Villeneuve's impresses NASCAR's toughest critics at Martinsville Jacques Villeneuve's latest NASCAR performance delivered praise from all corners, in what was his strongest NASCAR race to date. Taken out of the race with 43 laps remaining, ...
Villeneuve's impresses NASCAR's toughest critics at Martinsville
Jacques Villeneuve's latest NASCAR performance delivered praise from all corners, in what was his strongest NASCAR race to date. Taken out of the race with 43 laps remaining, Villeneuve was classified 31st , but the real story was that he ran fast and clean to gain 15 places on a track where every inch of asphalt had a race truck on it fighting for position.
Saturday's `Kroger 200' Craftsman Truck Series race, at the half-mile Martinsville track in Virginia, promised to deliver carnage, and Villeneuve knew that as the new kid on the block, he may well find himself subjected to a tougher time than most. Before being forced into the infield safer barrier and out of the race, the Montreal-based, former F1 World Champion made another strong statement of intent, ahead of a full season inside NASCAR's premier `Sprint Cup' in 2008.
Villeneuve qualified cautiously, and lined-up 27th for the 200 lap race his first time to qualify outside the Top 10 in NASCAR then proceeded to settle into a race pace that saw him pick-off as th many as a fifteen other trucks in his charge to the front of the field. Climbing to 12 position, Villeneuve was focused on gaining on those trucks in front of him, whilst behind him, Jason Leffler and 2007 season Nextel Cup contender, Clint Bowyer had become engaged in an intense physical battle, which even saw the pair deliberately drive into each other twice whilst the pack was under one of many caution periods. When the pack bunched-up under a restart on lap 143, Villeneuve became involved in that same physical battle, with Leffler sending him sideways from behind, before Bowyer collected the 36-year old Villeneuve, spinning him headlong into the barriers before he had recovered from Leffler's hit.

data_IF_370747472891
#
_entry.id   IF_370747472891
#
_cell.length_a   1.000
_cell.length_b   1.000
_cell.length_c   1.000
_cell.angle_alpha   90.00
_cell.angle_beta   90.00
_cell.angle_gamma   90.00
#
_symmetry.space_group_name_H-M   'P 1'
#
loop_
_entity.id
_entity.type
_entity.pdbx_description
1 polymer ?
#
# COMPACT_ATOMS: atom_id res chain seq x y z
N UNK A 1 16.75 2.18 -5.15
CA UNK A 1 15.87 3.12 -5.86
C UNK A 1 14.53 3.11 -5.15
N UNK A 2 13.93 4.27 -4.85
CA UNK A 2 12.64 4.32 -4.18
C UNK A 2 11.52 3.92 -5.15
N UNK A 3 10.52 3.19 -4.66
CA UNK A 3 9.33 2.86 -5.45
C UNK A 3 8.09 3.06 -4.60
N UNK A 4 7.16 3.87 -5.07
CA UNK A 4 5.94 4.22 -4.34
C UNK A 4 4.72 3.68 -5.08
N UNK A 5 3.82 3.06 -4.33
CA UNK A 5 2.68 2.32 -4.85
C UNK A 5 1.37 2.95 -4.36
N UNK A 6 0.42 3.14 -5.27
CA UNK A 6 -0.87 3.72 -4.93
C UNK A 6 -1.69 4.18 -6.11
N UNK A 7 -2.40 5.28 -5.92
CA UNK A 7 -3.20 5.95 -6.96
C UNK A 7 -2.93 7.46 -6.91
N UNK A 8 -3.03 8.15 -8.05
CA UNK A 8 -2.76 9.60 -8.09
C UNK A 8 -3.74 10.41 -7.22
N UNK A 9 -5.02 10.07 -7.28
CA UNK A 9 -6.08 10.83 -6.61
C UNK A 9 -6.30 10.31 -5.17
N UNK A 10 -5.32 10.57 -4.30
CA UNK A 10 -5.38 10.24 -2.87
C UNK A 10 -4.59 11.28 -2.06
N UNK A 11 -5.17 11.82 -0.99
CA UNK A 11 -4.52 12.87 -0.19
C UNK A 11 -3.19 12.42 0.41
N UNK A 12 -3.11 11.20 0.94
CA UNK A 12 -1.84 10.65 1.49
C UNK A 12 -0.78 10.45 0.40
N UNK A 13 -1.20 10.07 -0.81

Damage to Villeneuve's UNICEF Toyota Tundra over a foot shorter in length than it had started the race - prevented him from restarting, and his race was over. Back in the garage area, Villeneuve, who was uninjured in the accident, was naturally disappointed to lose out on what looked likely to be a top ten finish, on one of NASCAR's toughest tracks, but he was again happy to have had the chance to gain all-important mileage and experience, saying, "It was a great race and I was having a lot of fun today. My UNICEF truck was handling really well, and the team did a great job. At this stage, we continue to focus on learning, on gaining track time rather than results, although today was a day when we could have had a strong finish. It's my first short-track race, but it reminds me a little of a road course because you can race hard and use the brakes a lot. It was quite interesting."
From trackside, many of NASCAR's biggest names were watching Villeneuve's Martinsville debut with interest, and post-race, the NASCAR rookie had gained the respect and praise of one and all. Best positioned to offer an insight into Villeneuve's performance was his crew chief and spotter, Richard `Slugger' Labbe who said, "He did a great job. He learned more of how it is that there's no give and take. He gave out his fair share and passed guys on the inside, outbroke `em. Not many guys passed him and he understands that he can do a lot himself with the way the truck or car is driving; so every lap we have him in a race condition is beneficial. He got up to 12th and kept his nose clean, then a couple of Nextel Cup drivers just ganged up on him getting into turn 3. They started on entry and finished him off on the straightaway. He just got the bad end of the deal."
The race was won by Villeneuve's Bill Davis Racing team-mate, former series champion, Mike Skinner who regained the series lead, and in the process, secured the Craftsman Truck Series' manufacturers award for Toyota. Skinner was also impressed by Villeneuve, and summarised his perceptions from a driver's perspective, in saying, "These cars are heavy, they don't stop, they won't turn and they want to spin the tires when you hit the gas. It would probably be easier for Jeff Gordon to go and drive a Formula One car than it is for Jacques to come in and drive a NASCAR, but he's proving he can do it."
The next stage in Villeneuve's NASCAR development program takes him to the high-banked quad- oval at Atlanta Motor Speedway, next weekend.